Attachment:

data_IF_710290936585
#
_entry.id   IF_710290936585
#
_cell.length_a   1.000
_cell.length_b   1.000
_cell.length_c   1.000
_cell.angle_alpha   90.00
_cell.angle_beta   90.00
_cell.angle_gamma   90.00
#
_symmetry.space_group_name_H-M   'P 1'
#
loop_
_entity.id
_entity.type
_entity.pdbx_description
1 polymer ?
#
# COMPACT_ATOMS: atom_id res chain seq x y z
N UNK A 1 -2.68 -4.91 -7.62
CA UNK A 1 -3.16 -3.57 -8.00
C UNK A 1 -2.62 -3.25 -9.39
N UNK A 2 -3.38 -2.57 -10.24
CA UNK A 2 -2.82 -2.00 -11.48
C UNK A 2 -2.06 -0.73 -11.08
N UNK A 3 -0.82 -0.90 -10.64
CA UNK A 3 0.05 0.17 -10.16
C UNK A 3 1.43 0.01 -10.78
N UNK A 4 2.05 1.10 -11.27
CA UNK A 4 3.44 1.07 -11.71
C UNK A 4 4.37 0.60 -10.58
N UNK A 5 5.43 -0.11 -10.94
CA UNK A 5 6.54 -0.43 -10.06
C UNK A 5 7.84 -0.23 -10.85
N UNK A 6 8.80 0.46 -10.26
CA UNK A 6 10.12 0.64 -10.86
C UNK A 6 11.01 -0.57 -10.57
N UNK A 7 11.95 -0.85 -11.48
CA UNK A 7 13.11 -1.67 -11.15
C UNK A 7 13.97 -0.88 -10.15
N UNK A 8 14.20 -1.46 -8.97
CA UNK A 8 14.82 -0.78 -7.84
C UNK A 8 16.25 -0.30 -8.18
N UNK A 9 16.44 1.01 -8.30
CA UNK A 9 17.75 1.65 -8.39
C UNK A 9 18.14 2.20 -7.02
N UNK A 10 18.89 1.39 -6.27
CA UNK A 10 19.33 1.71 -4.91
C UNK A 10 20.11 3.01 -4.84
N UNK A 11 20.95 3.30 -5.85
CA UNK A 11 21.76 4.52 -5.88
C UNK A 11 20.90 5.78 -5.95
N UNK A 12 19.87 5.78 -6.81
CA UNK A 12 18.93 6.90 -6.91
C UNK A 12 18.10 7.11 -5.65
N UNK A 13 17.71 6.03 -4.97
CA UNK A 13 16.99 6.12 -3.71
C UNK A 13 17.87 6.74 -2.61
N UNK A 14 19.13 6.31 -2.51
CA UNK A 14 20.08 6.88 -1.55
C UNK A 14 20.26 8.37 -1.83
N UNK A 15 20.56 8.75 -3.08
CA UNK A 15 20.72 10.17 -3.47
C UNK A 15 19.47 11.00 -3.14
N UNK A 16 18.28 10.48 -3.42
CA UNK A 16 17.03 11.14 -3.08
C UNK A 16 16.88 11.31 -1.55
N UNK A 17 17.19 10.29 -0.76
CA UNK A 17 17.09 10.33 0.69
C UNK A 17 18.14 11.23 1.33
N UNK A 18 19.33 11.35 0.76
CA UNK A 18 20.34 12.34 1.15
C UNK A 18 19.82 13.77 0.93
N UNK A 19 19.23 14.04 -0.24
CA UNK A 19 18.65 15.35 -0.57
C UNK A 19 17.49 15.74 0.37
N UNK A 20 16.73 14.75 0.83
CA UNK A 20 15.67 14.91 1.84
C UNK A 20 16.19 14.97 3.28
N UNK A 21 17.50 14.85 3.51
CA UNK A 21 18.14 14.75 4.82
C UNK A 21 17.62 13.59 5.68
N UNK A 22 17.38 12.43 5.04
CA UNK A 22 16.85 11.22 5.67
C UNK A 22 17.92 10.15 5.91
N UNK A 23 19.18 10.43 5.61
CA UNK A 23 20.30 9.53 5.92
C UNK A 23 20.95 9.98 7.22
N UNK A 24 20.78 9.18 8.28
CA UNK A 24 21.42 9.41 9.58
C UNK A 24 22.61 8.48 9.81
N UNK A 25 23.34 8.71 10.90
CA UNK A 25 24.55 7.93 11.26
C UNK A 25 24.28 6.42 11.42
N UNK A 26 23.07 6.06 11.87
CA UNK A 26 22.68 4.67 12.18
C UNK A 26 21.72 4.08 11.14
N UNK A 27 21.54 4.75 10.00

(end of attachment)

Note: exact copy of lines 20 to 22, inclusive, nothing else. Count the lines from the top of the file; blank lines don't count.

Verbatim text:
# COMPACT_ATOMS: atom_id res chain seq x y z
N UNK A 1 -2.68 -4.91 -7.62
CA UNK A 1 -3.16 -3.57 -8.00